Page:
Choose the best fitting model based on error estimates

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This post aims to present the bias-variance trade-off through a practical example in Python.

The bias-variance trade-off refers to the balance between two competing properties of machine learning models.

The goal of supervised machine learning problems is to find the mathematical representation (f) that explains the relationship between input predictors (x) and an observed outcome (y):


And how the better performances of IBM Watson Assistant tackle the most common pain points in the adoption of a conversational solution

Photo by Alex Knight on Unsplash

Introduction

Today, virtual assistants (or chatbots) represent a globally recognised booming trend:

With regards to chatbots, which are in many ways the most recognisable form of AI, 80% of sales and marketing leaders say they already use these in their CX or plan to do so by 2020¹.

25 percent of customer service operations will use virtual customer assistants by 2020².

By 2025, customer service organizations that embed AI in their multichannel customer engagement platform will elevate operational efficiency by 25%³.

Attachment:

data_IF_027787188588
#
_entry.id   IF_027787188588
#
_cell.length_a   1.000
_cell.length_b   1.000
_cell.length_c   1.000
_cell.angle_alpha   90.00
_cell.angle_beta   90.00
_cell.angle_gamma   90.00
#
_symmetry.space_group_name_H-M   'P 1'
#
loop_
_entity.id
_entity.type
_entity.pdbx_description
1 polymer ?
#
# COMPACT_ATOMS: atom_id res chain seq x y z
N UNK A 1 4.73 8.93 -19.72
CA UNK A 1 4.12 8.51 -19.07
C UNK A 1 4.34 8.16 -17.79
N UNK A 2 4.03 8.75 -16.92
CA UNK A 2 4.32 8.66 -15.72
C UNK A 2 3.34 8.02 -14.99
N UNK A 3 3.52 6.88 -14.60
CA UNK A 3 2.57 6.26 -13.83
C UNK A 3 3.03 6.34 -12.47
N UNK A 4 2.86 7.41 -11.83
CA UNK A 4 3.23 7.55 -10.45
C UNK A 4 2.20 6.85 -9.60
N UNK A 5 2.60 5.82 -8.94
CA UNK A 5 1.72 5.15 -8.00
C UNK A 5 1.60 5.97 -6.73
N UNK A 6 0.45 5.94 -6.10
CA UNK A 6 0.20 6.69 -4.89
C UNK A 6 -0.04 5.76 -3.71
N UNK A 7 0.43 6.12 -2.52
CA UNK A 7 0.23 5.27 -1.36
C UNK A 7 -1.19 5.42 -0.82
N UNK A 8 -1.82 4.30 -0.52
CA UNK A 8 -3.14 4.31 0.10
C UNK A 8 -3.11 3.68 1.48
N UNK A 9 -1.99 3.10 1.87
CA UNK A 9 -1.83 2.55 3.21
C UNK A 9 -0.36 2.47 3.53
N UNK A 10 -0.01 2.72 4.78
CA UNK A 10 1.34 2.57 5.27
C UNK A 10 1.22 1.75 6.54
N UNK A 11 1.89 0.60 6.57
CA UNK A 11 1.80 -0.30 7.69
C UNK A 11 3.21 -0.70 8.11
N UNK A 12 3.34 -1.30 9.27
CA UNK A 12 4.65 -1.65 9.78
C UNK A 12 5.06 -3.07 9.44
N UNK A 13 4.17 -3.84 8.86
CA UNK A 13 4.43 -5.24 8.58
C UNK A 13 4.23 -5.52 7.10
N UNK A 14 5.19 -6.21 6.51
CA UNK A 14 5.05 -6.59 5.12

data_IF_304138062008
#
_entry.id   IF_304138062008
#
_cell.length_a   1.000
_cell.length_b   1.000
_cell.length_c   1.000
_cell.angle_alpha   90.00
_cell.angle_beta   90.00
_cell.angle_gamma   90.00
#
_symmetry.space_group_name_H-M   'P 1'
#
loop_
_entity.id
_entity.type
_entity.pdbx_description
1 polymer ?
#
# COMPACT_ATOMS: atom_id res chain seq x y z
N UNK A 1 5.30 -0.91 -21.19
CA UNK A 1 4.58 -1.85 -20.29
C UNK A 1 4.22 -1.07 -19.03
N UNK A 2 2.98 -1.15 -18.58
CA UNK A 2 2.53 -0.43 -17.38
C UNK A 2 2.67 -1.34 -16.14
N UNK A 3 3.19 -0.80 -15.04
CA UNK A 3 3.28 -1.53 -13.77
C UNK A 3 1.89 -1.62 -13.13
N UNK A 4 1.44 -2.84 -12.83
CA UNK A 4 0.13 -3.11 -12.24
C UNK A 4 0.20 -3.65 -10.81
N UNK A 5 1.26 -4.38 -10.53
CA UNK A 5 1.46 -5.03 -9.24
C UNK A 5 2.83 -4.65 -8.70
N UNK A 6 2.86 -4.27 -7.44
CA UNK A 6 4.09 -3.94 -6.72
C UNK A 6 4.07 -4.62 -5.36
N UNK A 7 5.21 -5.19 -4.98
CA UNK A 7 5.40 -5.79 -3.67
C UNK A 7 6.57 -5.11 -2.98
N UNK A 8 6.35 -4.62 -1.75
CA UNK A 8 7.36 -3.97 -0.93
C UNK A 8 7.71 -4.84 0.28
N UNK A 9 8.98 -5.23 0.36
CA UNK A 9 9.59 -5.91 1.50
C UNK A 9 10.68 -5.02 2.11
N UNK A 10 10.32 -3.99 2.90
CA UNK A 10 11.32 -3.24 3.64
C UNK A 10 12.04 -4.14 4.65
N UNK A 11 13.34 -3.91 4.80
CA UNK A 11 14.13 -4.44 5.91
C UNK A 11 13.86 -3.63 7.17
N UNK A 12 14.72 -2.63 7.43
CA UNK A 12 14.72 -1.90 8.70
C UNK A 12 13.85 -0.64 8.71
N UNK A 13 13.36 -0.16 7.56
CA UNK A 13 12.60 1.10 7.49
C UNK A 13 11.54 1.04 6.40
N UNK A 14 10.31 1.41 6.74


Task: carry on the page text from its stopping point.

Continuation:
It is clear that chatbots are here to stay.

Their limitless potential in terms of business versatility — is there…


And serving it as a REST API

An example of spell-checking functionality from Google.

Introduction

This post describes how to build a simple multilingual spell-checker service in Python.

Spell-checkers are a common utility in a variety of softwares of daily use, and imbue search engines, text messaging applications and virtual assistants with unparalleled support to the end user.

In this post, we leverage handy APIs, writing a wrapper around them, without diving into the inner mechanisms underneath the spell-checking process.

An insightful explanation of such mechanisms can be found, for example, in this post by Peter Norvig, that also inspired implementations/libraries, such as pyspellcheck.

Approach

Given an input sentence…


How to select the number of principal components and application of PCA to new observations

Photo by Volodymyr Hryshchenko on Unsplash

Introduction

Principal Component Analysis (PCA) is an unsupervised technique for dimensionality reduction.

What is dimensionality reduction?

Let us start with an example. In a tabular data set, each column would represent a feature, or dimension. It is commonly known that it is difficult to manipulate a tabular data set that has a lot of columns/features, especially if there are more columns than observations.

Given a linearly modelable problem having a number of features p=40, then the best subset approach would fit a about trillion (2^p-1) possible models and submodels, making their computation extremely onerous.

How does PCA come to aid?

PCA…

Nicolo Cosimo Albanese

Data Scientist & philomath.

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